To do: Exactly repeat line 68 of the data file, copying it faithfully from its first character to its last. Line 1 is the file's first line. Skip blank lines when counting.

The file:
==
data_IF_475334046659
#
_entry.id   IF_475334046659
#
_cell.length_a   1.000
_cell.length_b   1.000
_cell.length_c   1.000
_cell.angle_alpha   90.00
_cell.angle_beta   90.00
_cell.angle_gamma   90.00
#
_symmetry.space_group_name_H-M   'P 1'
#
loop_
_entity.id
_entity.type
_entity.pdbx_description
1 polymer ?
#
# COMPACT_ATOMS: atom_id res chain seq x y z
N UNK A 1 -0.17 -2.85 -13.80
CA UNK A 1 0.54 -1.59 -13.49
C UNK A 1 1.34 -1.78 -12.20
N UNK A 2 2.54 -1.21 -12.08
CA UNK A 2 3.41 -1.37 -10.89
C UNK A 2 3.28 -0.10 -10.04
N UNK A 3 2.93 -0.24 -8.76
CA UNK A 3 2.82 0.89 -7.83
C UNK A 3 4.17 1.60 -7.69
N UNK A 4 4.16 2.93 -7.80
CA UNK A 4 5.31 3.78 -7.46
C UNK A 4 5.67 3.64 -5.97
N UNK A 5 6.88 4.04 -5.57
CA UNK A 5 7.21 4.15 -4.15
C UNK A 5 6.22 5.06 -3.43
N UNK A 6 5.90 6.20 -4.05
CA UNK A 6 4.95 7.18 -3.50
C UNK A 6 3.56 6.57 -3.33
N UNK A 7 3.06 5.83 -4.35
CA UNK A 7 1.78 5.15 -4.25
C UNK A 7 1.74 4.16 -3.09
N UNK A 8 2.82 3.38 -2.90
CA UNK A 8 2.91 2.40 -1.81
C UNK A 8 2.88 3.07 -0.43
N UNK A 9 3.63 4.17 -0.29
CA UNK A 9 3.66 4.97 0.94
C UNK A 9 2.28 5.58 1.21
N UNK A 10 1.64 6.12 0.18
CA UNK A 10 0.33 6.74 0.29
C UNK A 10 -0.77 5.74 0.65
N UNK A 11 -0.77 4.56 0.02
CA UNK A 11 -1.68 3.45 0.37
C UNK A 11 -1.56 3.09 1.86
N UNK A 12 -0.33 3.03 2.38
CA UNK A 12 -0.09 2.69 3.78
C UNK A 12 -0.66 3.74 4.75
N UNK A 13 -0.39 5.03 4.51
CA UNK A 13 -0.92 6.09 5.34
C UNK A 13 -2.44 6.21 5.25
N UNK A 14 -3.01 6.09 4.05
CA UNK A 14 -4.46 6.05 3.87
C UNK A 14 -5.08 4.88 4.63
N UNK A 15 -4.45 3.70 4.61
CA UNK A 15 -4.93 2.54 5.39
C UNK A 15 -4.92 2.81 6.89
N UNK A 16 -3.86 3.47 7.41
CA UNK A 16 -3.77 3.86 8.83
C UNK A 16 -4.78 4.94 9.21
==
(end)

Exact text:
C UNK A 16 -4.78 4.94 9.21